There were many years that I was a scrapbooker. I loved to do it, I loved to go to crop nights with friends and I found a lot of satisfaction in that. There came a time, though, when I just didn't have time to keep up with it and I did not need a hobby that made me feel behind in something! So I put it aside. When we were moving here to Utah from Hawaii, we didn't have our belongings for a few months and my hands were itching to create something, so I brought an Amigurumi crochet book, a hook and some yarn and it gave me something to put my hands to in that season, even though crochet isn't something I make time for ordinarily. Even in sewing, there were seasons I enjoyed quilting more and others when I preferred garment sewing. It's ok to pick up hobbies as you go and put others aside. There can be guilt in knowing how to do something or knowing you're good at something and not putting those skills to use, but that's just silly, isn't it?
5. Find buddies to enjoy your hobbies with you
I love talking books with my mom and show-and-telling sewing projects over FaceTime. I enjoy teaching my friends to sew. I love sharing and commenting on sewing projects through social media. My girls and I have a blast coming up with photo shoot ideas, they are definitely my best photography buddies! There are tons of ways to find people who love the same things you love and that kind of community makes hobbies so much more fun.
6. Think twice before offering up your skills to others
Just because you're good at something doesn't mean you should do it for money, or even as a favor, to others. There have been many times I have taken on sewing work that I did not want to do and that I did not need the money for, just because a friend asked and I knew I could do it, so I said yes. Find a way to say no that is gracious and then SAY IT! I usually say something like, "I don't take on custom work, I just don't have time". I should add that there are times I am asked that I actually do want to take on projects, such as costumes for the Narnia play our home school co op put on last year, but I weigh those decisions carefully before volunteering. That's sewing, though. Photography I actually LOVE to do for my friends, but I cannot do it for money, it's just too much pressure and I don't have time to deal with the administrative part of trying to make a go of photography as a business. So I usually say I work for coffee, ha! My point it, as with all things in life, you have to figure out what your boundaries are and stick to them. If you don't, before you know it, the precious time you have to work on your hobby will be eaten up by projects you really didn't want to do in the first place.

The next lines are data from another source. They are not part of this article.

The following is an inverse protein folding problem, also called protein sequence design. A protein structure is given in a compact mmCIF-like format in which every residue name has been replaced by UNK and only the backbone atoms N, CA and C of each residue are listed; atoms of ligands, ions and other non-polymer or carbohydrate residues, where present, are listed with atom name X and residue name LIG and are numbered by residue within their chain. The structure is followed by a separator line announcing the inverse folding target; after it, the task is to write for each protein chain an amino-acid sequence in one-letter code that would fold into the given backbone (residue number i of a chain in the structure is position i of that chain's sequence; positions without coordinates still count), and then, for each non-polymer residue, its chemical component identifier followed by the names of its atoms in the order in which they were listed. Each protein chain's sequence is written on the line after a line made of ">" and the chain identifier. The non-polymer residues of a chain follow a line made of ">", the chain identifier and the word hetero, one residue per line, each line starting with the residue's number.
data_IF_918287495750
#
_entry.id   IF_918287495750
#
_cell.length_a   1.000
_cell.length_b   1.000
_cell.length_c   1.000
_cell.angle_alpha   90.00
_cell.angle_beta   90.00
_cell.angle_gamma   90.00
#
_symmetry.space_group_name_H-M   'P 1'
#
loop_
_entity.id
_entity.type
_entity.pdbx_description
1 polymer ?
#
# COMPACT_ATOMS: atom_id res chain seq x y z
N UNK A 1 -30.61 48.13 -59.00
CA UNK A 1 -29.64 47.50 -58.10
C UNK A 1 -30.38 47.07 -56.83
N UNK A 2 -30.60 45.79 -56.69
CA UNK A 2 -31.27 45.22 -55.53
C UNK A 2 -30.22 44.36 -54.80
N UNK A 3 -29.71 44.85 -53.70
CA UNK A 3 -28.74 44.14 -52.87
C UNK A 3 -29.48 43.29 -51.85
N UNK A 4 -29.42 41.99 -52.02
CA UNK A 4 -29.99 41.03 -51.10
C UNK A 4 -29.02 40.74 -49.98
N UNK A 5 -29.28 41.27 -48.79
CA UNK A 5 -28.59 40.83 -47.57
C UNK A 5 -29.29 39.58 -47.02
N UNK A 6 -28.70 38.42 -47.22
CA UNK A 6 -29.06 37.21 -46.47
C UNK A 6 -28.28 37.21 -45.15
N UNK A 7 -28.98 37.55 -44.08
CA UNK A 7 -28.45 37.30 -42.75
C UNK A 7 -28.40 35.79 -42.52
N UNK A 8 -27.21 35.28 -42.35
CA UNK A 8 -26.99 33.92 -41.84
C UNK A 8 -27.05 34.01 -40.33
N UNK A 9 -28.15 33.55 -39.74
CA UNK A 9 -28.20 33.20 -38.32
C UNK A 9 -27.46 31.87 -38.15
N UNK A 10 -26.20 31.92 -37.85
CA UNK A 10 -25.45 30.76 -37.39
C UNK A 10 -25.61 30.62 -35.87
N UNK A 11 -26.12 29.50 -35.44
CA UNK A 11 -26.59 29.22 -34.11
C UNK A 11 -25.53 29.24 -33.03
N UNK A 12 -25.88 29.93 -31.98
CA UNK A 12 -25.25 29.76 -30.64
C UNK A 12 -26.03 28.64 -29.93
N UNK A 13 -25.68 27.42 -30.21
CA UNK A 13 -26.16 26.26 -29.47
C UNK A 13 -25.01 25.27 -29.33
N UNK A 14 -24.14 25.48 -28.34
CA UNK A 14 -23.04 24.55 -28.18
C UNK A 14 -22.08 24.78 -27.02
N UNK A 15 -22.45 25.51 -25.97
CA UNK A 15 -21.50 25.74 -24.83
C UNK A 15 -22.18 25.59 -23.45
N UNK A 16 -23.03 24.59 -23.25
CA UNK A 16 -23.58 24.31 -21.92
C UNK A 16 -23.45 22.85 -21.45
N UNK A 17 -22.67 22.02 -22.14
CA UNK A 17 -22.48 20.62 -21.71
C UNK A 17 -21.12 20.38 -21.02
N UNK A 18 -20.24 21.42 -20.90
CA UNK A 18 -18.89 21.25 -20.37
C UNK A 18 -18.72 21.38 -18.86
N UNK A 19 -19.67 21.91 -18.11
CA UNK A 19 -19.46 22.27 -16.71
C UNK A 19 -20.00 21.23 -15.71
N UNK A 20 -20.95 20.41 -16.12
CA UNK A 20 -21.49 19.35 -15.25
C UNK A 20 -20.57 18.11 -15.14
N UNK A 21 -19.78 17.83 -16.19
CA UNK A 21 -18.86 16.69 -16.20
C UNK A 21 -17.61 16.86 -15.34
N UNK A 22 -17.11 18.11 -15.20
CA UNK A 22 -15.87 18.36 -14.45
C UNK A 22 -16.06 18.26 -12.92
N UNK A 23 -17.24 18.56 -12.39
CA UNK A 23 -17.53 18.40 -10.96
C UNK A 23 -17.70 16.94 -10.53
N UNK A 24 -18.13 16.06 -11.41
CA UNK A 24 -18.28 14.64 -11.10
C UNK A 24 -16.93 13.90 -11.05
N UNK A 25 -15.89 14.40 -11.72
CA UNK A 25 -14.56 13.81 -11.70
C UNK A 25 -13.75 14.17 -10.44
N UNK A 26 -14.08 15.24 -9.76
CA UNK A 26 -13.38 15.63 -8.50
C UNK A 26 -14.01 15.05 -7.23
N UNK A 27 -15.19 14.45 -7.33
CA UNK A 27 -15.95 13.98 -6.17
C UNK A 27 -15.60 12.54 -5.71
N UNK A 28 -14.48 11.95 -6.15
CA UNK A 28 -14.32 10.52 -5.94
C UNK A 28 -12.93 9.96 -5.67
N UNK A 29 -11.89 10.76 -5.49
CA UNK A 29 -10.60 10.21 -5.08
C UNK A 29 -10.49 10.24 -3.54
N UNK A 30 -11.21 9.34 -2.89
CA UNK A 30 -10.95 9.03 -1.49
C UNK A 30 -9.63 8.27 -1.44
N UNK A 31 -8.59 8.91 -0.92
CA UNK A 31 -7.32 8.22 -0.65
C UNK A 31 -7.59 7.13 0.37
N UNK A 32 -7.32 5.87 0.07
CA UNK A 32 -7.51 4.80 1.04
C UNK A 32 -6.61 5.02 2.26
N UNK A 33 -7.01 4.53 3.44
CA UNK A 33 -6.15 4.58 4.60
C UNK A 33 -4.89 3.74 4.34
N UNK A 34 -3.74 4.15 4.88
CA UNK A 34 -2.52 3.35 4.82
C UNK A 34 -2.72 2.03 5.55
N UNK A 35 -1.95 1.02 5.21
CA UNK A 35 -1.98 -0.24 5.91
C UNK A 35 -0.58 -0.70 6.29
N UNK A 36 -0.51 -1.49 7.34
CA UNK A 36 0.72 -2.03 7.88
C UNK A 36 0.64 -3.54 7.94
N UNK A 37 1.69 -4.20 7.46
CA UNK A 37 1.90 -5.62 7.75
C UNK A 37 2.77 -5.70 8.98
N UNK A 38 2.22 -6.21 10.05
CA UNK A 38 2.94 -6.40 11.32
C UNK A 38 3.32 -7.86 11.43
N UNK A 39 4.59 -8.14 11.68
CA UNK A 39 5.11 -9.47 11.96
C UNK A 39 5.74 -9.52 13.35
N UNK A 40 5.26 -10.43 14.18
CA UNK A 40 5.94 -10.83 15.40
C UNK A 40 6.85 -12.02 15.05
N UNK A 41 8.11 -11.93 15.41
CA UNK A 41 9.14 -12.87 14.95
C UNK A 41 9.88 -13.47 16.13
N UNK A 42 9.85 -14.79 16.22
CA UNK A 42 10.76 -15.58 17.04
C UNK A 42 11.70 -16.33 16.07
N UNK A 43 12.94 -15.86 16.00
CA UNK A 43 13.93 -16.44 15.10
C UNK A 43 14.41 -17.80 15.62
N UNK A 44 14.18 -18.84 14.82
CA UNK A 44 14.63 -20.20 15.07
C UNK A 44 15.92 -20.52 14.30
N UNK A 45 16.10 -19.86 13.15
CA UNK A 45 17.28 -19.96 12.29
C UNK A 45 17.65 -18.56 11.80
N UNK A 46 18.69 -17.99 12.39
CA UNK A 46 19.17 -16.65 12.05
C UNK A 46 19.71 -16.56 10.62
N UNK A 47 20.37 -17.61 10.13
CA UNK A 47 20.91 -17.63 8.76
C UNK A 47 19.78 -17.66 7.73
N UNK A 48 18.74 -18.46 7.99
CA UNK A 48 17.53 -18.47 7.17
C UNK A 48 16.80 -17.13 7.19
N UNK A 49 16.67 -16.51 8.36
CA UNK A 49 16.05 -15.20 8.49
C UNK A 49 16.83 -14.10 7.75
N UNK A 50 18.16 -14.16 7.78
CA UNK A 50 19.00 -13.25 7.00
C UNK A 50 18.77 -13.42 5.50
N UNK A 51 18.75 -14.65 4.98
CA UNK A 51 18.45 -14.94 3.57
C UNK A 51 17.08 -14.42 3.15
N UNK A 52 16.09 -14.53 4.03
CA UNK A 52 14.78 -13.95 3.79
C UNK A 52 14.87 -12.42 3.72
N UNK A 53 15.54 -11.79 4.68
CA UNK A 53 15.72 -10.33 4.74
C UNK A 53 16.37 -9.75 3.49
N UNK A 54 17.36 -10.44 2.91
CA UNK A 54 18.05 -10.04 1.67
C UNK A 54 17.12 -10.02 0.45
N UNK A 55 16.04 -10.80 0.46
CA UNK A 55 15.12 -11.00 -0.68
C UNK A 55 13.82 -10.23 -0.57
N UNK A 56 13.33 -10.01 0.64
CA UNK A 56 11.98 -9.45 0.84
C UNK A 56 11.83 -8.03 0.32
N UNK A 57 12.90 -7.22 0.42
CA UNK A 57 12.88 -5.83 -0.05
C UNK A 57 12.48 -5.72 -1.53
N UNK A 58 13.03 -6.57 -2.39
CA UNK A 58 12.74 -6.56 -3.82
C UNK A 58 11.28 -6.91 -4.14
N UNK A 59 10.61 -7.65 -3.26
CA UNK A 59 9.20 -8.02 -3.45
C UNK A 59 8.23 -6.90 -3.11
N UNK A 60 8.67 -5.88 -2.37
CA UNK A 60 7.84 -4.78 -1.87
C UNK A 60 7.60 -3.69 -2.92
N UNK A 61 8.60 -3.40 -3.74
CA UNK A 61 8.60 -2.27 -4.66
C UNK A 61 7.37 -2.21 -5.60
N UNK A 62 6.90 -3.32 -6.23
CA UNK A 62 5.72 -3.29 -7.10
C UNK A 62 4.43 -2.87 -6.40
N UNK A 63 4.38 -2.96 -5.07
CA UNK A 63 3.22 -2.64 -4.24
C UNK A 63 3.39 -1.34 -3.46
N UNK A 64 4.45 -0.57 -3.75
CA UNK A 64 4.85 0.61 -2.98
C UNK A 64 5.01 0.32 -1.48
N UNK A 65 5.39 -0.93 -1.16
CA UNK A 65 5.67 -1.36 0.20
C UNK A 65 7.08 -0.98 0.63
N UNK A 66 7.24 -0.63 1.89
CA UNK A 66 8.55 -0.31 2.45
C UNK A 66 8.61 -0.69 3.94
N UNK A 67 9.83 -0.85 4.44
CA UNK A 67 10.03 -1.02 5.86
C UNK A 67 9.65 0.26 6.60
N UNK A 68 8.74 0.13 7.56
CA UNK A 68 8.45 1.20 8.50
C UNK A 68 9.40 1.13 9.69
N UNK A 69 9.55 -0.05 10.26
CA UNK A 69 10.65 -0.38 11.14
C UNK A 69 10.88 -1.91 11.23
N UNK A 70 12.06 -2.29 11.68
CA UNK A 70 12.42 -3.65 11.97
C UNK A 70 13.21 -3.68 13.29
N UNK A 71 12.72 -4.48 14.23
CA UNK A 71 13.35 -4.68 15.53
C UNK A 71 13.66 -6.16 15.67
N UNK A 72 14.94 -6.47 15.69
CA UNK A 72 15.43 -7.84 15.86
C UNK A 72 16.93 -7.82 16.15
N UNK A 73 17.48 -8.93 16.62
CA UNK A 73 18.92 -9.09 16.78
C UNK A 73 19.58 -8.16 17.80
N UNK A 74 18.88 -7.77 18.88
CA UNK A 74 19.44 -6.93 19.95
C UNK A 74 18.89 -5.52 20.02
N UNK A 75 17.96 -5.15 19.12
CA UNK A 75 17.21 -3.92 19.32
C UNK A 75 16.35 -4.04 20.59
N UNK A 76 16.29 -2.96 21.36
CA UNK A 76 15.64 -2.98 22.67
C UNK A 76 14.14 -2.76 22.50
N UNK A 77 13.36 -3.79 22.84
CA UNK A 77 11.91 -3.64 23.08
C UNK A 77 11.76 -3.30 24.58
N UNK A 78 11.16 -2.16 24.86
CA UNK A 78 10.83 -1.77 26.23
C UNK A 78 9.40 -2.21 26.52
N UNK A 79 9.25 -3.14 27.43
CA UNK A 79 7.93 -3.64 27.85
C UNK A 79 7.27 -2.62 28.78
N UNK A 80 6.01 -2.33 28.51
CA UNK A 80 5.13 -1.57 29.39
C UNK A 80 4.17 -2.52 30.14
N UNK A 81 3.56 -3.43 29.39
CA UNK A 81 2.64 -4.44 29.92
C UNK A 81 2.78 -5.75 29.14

7. Last, but not least, stop wasting time
Dare I say it? Put down your phone!! While a few of us may really, truly not have moments to spare for enjoyment throughout the day, I'd be willing to bet the majority of people who say they don't have time to fit in hobbies are wasting large chunks of time on mindless activities that produce nothing. How do I have time for "all that sewing?" I do not watch TV in the middle of the day. It feels rude to say that to people when they ask me that questions, but it's what I really want to tell them! (When I do watch something in the evenings, I use that time for yet another hobby: I do the New York Times crossword every night, like a grandpa, ha!). Furthermore, around Christmastime last year, I decided I really wanted to read more. I have always loved to read and while I had a good excuse why I didn't get many books read in a year when my kids were little, I can't use that excuse now that they're preteens. I decided that if I had a few minutes, where I would almost always pick up my phone and fritter the time away, I'd pick up a book instead. You guys, I have read 32 books so far this year!! What!? Theology, history, biography, so many good books. That is a LOT of hours I was spending mindlessly on social media. Use your time wisely.
If you have anything to add to these ideas, I would love to hear them! Please share in the comments.